He rang back a few hours later saying that, indeed yes, there was an unwritten policy that a “naval couple” was to be accommodated in the same station as far as possible.

“This amounts to victimization?” I said.

“Victimization?” he sounded surprised.

“Yes. Favoritism and Victimization are two sides of the same coin - it is all relative. If you favour someone, then you end up victimizing someone else. While trying to favour one lady naval officer for marrying within the service, you cannot victimize another just because she did not marry a naval officer,” I said.

I also told him that we were going to take up this matter.

“Okay, okay, I will do something, but it is she who is responsible for her problem. Why did she marry a civilian? She should have married a fellow naval officer. Then we would have adjusted her in the same place,” he said.

I was flabbergasted by his argument.

Though not explicitly stated in black and white, it seemed that the system was encouraging women naval officers to marry a fellow male naval officer within the service.

Anyway, to cut the story short, her batch-mate who was married to a naval officer was “accommodated” in some other billet in Mumbai.

“A” remained with us in Mumbai till the end of her tenure and “A” was able to spend the first few years of her married life with her “civilian” husband, till her short service tenure was over and she quit the navy.

Later, after my retirement, I met many young girls who had joined the defence services and I realized that marriage was indeed a dilemma for a girl serving in the army, navy or air force.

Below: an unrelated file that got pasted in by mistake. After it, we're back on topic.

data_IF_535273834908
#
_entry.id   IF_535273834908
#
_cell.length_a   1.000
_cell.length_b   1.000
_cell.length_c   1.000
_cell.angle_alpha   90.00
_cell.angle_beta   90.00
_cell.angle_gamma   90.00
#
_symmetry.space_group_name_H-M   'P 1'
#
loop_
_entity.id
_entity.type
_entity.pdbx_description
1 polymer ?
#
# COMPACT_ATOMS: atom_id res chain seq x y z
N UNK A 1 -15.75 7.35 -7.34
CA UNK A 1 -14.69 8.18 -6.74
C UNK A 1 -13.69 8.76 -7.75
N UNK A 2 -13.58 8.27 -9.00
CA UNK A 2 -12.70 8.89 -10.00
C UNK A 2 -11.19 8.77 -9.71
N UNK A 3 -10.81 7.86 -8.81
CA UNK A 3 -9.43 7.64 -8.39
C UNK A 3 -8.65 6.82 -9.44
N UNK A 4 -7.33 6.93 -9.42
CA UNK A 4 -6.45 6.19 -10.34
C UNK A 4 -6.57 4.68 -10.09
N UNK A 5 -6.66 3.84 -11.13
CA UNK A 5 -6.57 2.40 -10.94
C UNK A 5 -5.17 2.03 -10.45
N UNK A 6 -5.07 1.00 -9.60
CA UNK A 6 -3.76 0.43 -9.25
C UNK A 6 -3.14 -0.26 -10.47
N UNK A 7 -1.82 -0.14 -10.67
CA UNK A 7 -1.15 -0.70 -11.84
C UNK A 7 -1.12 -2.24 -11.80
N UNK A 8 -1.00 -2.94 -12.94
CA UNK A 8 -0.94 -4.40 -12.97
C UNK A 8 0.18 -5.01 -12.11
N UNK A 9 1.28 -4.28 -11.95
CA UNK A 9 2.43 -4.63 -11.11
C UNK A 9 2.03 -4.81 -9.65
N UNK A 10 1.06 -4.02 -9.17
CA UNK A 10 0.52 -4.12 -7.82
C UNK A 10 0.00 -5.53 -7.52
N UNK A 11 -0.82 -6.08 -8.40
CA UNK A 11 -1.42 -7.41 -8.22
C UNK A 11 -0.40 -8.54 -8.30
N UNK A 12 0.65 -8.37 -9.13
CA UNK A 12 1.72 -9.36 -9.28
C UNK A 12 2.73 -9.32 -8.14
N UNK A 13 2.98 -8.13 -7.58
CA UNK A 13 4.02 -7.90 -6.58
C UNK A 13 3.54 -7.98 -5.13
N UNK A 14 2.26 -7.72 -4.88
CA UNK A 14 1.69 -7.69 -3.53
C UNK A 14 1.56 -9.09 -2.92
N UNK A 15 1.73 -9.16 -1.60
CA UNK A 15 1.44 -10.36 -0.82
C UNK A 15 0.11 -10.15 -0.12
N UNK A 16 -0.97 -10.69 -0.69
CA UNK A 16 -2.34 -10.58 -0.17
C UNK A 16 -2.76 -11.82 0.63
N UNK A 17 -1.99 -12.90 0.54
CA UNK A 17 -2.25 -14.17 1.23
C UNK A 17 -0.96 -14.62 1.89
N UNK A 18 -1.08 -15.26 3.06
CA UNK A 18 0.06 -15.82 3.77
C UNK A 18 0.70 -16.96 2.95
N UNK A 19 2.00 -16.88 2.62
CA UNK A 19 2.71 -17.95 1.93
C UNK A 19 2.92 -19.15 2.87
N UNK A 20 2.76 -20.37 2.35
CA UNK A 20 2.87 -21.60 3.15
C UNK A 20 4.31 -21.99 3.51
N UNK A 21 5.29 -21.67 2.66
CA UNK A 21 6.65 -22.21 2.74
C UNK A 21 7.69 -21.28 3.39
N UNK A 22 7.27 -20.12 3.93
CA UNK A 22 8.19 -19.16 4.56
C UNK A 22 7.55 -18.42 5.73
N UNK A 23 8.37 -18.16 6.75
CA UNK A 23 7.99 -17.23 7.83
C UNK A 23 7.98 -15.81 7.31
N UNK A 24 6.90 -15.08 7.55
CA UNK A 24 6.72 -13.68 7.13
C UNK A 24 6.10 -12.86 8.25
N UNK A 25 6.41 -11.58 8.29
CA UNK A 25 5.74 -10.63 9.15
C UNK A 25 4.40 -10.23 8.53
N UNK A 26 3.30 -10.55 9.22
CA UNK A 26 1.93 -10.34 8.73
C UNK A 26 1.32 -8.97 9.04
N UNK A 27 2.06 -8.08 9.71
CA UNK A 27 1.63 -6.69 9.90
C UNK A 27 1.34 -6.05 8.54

If she married a fellow officer in uniform from within her own service it was fine.

The “service couple” would be looked after and, as per the unwritten policy, all efforts would be made to keep them together.

But if a lady defence officer married a civilian she would have to be prepared for a long distance marriage.

And if she did not marry while in service, by the time she completed her short service tenure of 7 or 10 years, she would be well past what is considered to be the “marriageable age” in India and it would be difficult for her to find a suitable groom.

Considering this predicament, that is probably why most girls who join the defence forces prefer to marry a fellow male officer within the same service.

Maybe, there is some merit in encouraging this trend by giving some tacit incentives, though there may be some concomitant disadvantages as well.

I have observed contrasting views regarding romance at work and marriage within the organisation. 

Someone told me that there were old-fashioned “boxwallah” companies which prohibited marriage between two employees.

(If you wanted to marry a fellow employee working in the same company, then one of you, either the man or the woman, had to resign). 

On the other hand there are some “modern” organizations which encourage marriages between employees and even facilitate in-house romances by giving incentives like dating allowance.

In the context of the defence services - the army, navy and air force - what do you think?

Is it a good idea to encourage in-house” romance and promote “military marriages between male and female officers within the same service?

or 

Should romantic fraternization and military marriages between “brother officers and “sister officers” be discouraged in the defence services?

Dear Reader: What is your view ?

VIKRAM KARVE
Copyright © Vikram Karve 
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© vikram karve., all rights reserved.

Disclaimer:
1. All stories in this blog are a work of fiction. Events, Places, Settings and Incidents narrated in the story are a figment of my imagination. The characters do not exist and are purely imaginary. Any resemblance to persons, living or dead, is purely coincidental.

Copyright Notice:
No part of this Blog may be reproduced or utilized in any form or by any means, electronic or mechanical including photocopying or by any information storage and retrieval system, without permission in writing from the Blog Author Vikram Karve who holds the copyright.
Copyright © Vikram Karve (All Rights Reserved)
     
© vikram karve., all rights reserved.